The heart is enclosed in the pericardium, a flexible, two-layered sac. The pericardium keeps the heart in place, prevents it from filling with too much blood and protects the heart against chest infections.
There are two general types of chronic pericarditis:
- Chronic effusive pericarditis, in which fluid slowly builds up in the space between the two layers of the pericardium, and
- Chronic constrictive pericarditis, a rare disease that develops scar-like, fibrous tissue forms throughout the pericardium. The tissue shrinks over time and puts pressure on the heart. When this happens the heart cannot enlarge as it should and more pressure is need to fill the heart. This in turn causes fluid to collect in the veins, then leak out and cause swelling (edema) in other parts of the body.
Symptoms of pericarditis include:
- Coughing, which develops because the high pressure in the veings of the lungs causes fluid to be forced into the air sacs of the lungs.
- Fatigue, which is caused by interference with the heart's pumping action that prevents enough blood circulating to meet the body's needs
- Fluid pooling between the two layers of the membrane that covers the lungs (the pleura)
- Shortness of breath
- Swelling as fluid accumulates in the abdomen (ascites) or the legs (edema)
In cases of chronic effusive pericarditis, there may be few or no symptoms, if the fluid collects slowly. This is because the pericardium can stretch gradually. However, if fluid collects quickly, the heart can become compressed and cardiac tamponande may occur.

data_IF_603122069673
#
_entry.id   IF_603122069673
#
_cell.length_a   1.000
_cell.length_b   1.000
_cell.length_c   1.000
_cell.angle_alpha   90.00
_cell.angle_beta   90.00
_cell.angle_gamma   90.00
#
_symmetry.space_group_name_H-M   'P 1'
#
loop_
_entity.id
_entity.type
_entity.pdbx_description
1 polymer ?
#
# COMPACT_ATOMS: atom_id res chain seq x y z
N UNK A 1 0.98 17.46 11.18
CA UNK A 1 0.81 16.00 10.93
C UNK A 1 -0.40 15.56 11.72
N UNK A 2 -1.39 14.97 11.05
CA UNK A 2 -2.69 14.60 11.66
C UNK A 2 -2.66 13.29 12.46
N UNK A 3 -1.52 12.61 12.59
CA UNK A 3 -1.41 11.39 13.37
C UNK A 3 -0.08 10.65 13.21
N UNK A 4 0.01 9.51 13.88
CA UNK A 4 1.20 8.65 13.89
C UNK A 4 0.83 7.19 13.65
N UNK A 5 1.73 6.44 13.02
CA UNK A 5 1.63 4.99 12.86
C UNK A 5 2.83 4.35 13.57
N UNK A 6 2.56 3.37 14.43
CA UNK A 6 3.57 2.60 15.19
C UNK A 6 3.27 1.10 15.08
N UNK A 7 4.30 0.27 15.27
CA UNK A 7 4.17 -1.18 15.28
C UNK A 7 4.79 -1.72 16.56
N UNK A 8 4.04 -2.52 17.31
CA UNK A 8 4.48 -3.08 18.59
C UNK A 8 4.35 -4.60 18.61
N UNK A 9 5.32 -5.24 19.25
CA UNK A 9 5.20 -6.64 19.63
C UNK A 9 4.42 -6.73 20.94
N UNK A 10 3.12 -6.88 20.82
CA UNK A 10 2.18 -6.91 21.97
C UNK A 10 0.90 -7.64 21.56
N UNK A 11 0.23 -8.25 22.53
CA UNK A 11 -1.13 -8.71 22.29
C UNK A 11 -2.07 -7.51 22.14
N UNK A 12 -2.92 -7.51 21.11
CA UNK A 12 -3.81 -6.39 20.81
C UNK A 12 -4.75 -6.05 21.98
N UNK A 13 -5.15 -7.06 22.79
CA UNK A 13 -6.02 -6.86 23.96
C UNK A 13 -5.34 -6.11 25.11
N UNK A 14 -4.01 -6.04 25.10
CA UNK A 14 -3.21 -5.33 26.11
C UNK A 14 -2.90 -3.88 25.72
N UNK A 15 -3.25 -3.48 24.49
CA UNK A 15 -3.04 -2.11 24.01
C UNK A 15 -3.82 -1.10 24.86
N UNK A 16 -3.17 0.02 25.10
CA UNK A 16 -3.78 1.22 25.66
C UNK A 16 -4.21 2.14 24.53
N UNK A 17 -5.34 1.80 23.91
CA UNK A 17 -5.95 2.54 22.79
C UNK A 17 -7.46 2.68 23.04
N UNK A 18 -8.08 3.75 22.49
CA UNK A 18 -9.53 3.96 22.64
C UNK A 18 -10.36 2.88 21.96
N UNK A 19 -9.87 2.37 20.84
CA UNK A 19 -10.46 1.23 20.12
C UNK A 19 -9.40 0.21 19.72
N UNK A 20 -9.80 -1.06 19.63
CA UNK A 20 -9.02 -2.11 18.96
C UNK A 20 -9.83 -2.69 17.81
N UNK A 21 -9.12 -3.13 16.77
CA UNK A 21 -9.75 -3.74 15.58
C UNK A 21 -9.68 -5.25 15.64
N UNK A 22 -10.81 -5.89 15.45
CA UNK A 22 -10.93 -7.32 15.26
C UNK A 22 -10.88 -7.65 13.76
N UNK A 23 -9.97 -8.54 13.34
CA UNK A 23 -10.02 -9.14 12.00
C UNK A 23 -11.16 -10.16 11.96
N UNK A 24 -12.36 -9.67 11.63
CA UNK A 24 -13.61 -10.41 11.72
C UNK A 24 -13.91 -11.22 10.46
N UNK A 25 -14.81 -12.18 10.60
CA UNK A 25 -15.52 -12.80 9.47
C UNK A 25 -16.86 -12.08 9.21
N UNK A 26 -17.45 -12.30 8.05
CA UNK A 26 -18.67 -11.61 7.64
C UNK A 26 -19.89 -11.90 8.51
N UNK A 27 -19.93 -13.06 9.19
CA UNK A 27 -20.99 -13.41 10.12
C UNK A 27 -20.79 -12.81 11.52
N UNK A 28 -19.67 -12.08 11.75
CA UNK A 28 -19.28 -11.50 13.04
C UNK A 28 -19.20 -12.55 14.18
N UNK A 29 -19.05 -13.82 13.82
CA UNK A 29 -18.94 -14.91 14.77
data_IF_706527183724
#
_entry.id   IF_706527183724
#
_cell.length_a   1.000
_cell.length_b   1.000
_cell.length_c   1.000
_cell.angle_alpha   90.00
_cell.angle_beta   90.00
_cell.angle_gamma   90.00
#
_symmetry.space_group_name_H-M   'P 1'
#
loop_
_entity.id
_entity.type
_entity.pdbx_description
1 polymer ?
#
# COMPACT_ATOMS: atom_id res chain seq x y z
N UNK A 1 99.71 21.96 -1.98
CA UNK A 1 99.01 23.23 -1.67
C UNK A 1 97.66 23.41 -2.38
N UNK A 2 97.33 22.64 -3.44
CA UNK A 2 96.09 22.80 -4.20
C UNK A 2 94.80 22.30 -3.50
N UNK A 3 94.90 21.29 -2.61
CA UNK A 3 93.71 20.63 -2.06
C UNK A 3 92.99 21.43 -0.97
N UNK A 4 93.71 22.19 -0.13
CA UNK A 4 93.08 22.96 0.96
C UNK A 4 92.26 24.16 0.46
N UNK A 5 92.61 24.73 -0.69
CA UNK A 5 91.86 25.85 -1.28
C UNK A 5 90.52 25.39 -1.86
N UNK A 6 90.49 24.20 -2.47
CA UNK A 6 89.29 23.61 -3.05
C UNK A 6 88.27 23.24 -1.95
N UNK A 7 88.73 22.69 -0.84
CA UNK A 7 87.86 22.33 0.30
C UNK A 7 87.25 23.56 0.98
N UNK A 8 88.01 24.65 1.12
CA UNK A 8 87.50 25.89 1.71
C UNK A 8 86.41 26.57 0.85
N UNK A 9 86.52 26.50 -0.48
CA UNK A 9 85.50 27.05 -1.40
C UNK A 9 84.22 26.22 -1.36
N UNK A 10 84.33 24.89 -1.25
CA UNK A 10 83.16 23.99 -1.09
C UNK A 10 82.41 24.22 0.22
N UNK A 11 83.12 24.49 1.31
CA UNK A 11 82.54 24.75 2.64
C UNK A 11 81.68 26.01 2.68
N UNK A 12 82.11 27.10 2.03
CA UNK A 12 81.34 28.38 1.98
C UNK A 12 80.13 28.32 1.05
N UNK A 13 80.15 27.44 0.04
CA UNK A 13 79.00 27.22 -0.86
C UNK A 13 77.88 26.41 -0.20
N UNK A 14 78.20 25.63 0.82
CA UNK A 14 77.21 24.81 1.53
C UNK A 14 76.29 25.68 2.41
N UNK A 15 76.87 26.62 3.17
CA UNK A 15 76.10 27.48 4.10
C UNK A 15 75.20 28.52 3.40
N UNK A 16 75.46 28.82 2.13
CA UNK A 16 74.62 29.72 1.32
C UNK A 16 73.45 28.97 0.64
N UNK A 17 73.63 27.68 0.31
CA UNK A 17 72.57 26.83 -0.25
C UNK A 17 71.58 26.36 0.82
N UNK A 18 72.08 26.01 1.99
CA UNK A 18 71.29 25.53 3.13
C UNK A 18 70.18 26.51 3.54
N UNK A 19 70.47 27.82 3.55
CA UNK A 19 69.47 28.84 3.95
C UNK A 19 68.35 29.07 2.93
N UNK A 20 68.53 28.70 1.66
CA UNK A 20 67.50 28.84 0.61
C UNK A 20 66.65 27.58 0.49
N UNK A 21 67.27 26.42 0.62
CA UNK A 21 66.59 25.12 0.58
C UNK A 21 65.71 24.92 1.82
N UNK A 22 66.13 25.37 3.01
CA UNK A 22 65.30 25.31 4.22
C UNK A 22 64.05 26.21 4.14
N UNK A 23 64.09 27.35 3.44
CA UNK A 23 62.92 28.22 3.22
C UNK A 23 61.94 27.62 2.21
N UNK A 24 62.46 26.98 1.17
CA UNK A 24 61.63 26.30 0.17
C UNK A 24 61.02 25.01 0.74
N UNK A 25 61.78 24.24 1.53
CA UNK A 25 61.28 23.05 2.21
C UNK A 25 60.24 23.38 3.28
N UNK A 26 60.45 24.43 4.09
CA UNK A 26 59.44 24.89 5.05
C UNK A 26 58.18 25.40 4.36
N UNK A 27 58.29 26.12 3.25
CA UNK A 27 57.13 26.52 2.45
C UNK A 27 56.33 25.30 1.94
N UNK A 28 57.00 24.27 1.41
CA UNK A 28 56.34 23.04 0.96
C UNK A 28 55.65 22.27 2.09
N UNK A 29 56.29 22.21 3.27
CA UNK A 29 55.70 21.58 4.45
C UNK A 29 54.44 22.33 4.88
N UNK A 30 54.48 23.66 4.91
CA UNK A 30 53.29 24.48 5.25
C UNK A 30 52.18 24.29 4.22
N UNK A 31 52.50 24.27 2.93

Causes and Risk Factors
Usually, it is not possible to identify what causes chronic pericarditis.
Chronic effusive pericarditis may be caused by cancer, tuberculosis or an underactive thyroid gland (hypothyroidism).
Chronic constrictive pericarditis may be caused by infections, radiation therapy for breast cancer or lymphoma or any condition that causes acute pericarditis, including rheumatoid arthritis, lupus, injury or heart surgery.
Your doctor will take your medical history, note your symptoms and do a physical examination. If your symptoms are occurring without any other reason such as high blood pressure, coronary artery disease or a heart valve disorder to cause your symptoms, chronic pericarditis will be suspected.
Your doctor may order the following tests:
- A biopsy, in which a sample of the pericardium is removed during exploratory surgery and looked at under a microscope. This may help determine the cause of the condition
- Cardiac catheterization to measure the blood pressure in the chambers of the heart and major blood vessels. This can help your doctor distinguish whether your symptoms are due to pericarditis or some other condition
- Chest X-rays to identify if there are calcium deposits in the pericardium. These developing about half the people who have chronic constrictive pericarditis
- Computed tomography (CT), which can also measure the thickenss of the pericardium